The freedom to choose
“My maternal grandfather was really my companion, my mentor and my inspiration,” says Jocelyne Bessette (BA ’70, LLB ’73), speaking of Dr. Thomas J. Beaudin, the man who raised her and was always there for her, the one who, every time she had to decide on something, would say to her, “What do you want to do?”
For Jocelyne, when she finished her classical studies, the answer to this question was obvious: law studies. Even if she had to be one of the only women in her class. Even if her family was against it — except for, of course, her grandfather. “He opened up the world to me at a time when this was not yet the rule,” she says.
Through a planned gift to the University of Ottawa that Bessette has included in her will, she has honoured her grandfather and his most valuable gift to her: the freedom to choose. “For me, it is the nicest gift you can give a youth,” she says. “Even today, unfortunately, we’re in a situation where one’s means determine what one does in life.”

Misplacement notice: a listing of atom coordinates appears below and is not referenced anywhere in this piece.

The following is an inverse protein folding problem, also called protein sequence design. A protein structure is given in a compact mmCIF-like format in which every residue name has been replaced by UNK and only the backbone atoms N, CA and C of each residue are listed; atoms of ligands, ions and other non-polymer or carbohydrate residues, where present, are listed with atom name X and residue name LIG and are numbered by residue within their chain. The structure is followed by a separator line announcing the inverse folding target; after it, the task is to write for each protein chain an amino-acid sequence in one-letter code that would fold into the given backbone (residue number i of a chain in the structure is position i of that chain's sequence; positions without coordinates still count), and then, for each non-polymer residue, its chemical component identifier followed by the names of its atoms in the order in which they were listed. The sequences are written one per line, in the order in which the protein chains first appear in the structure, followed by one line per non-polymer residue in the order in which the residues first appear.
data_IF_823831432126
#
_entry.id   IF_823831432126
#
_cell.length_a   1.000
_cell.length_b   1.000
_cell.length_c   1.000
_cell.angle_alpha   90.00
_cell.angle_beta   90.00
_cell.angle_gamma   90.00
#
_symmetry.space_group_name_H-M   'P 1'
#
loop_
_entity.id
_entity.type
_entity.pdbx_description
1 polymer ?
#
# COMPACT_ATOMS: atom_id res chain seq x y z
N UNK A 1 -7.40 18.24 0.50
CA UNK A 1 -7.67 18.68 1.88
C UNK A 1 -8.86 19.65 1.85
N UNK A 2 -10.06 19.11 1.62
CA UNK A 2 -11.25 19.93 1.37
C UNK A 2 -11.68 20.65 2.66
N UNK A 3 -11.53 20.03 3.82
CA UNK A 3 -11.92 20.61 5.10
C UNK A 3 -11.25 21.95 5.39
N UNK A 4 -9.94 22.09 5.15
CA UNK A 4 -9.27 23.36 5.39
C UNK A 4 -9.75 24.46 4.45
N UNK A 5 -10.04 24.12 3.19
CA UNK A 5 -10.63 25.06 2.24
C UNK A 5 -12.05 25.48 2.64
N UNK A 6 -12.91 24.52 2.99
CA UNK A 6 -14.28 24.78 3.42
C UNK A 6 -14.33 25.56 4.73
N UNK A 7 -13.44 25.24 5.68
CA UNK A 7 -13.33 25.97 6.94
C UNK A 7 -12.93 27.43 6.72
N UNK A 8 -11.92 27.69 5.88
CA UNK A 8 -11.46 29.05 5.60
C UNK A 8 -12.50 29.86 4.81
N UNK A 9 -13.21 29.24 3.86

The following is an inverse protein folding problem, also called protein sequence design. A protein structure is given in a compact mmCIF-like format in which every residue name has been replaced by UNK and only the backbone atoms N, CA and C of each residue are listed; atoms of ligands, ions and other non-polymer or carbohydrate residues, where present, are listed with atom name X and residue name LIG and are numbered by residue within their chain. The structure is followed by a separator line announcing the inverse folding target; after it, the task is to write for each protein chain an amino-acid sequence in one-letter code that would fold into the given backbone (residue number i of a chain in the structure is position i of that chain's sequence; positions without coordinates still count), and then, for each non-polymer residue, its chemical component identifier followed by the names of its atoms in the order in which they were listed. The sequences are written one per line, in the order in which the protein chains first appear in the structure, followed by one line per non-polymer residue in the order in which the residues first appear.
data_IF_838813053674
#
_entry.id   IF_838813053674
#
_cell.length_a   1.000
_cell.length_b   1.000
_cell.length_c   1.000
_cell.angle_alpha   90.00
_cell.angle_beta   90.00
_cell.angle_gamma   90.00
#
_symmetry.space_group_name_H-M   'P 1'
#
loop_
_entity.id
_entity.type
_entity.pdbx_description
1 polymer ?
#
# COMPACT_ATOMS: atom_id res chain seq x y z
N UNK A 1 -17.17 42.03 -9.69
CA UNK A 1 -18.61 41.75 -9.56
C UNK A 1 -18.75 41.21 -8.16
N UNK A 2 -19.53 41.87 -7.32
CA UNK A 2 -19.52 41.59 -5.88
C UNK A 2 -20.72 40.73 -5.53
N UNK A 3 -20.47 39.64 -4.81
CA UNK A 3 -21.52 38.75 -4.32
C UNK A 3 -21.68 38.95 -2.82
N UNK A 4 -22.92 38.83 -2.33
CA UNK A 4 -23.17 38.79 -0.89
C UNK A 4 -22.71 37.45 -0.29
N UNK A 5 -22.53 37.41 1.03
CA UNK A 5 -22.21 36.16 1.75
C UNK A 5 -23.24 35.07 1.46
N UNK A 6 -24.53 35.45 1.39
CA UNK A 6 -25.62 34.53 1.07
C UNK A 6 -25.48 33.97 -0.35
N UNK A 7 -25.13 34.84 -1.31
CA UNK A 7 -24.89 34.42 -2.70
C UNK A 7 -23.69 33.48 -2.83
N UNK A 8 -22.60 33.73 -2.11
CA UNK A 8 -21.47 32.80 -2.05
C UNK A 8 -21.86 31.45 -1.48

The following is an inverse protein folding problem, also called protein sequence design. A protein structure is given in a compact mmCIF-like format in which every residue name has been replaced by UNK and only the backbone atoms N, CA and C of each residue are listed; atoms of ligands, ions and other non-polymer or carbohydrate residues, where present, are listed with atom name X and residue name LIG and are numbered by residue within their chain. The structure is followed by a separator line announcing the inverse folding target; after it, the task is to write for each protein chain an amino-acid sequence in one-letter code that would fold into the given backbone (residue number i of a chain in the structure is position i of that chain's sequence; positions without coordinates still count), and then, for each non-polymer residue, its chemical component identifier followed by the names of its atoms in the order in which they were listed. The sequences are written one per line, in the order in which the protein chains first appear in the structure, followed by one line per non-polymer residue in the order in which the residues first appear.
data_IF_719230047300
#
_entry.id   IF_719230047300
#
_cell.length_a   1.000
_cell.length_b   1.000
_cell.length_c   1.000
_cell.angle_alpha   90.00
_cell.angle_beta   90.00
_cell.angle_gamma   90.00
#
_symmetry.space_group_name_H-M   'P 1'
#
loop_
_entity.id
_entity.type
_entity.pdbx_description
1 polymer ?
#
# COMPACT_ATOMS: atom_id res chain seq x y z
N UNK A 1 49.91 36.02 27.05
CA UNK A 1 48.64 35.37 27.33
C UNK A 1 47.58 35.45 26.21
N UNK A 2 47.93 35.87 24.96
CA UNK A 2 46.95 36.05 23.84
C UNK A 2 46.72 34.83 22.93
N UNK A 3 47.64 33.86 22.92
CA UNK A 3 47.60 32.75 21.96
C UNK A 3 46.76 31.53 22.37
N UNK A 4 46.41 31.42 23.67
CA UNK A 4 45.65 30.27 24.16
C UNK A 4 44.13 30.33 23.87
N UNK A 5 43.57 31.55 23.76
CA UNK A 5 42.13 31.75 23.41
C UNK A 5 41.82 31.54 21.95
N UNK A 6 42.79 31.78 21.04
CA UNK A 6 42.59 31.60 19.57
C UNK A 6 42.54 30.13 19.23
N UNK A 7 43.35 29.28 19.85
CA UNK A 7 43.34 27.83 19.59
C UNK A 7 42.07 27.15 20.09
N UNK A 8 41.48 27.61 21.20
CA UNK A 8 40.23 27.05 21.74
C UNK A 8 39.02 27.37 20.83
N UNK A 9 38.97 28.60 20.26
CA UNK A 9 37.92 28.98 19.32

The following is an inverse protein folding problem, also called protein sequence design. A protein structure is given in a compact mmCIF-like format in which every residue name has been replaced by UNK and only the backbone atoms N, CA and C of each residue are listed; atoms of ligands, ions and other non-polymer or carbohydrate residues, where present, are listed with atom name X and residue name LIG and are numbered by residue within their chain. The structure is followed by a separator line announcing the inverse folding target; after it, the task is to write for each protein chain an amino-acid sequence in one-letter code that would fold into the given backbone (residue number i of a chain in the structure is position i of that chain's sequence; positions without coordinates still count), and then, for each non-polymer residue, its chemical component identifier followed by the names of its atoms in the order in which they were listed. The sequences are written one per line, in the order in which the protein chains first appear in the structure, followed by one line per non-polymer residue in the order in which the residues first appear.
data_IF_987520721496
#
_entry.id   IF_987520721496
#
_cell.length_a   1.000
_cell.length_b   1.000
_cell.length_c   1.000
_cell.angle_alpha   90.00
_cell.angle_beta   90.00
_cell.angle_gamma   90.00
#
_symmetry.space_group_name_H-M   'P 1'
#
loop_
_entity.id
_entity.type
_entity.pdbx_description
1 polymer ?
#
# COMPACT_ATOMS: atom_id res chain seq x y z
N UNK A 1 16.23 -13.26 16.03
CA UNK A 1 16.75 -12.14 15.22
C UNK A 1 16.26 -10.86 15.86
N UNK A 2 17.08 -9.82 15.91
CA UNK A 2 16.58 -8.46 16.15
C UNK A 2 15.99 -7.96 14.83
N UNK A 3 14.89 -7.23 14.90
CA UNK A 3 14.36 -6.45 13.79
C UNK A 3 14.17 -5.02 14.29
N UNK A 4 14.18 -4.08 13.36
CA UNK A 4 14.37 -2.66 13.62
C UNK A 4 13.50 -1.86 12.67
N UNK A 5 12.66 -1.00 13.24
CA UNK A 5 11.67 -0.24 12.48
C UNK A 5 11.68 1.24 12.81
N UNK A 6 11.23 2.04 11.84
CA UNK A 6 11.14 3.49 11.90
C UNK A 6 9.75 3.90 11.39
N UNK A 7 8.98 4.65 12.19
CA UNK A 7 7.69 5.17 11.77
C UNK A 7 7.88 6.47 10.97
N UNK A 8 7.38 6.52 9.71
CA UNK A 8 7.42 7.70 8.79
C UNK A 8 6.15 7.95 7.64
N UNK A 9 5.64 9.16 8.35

The Thomas J. Beaudin Memorial Bursary, which will be established on Bessette’s passing, will be awarded each year to a female student enrolled full time in an area where women’s numbers are particularly low.
Growing up, Bessette was unaware of the limits imposed on her by society as a woman, in part because her grandfather never allowed her to experience them. “He always made me understand that it was up to me to decide, that I had all the options,” says Bessette, who would go on to become one of the first woman managers of legal service at the Department of Justice and an expert in the application of the Charter of Rights and Freedoms.
Now retired after fighting all her career for the ideals of justice, equality and freedom, Bessette can say that even if she didn’t become a doctor like her grandfather, she has indeed followed in his footsteps.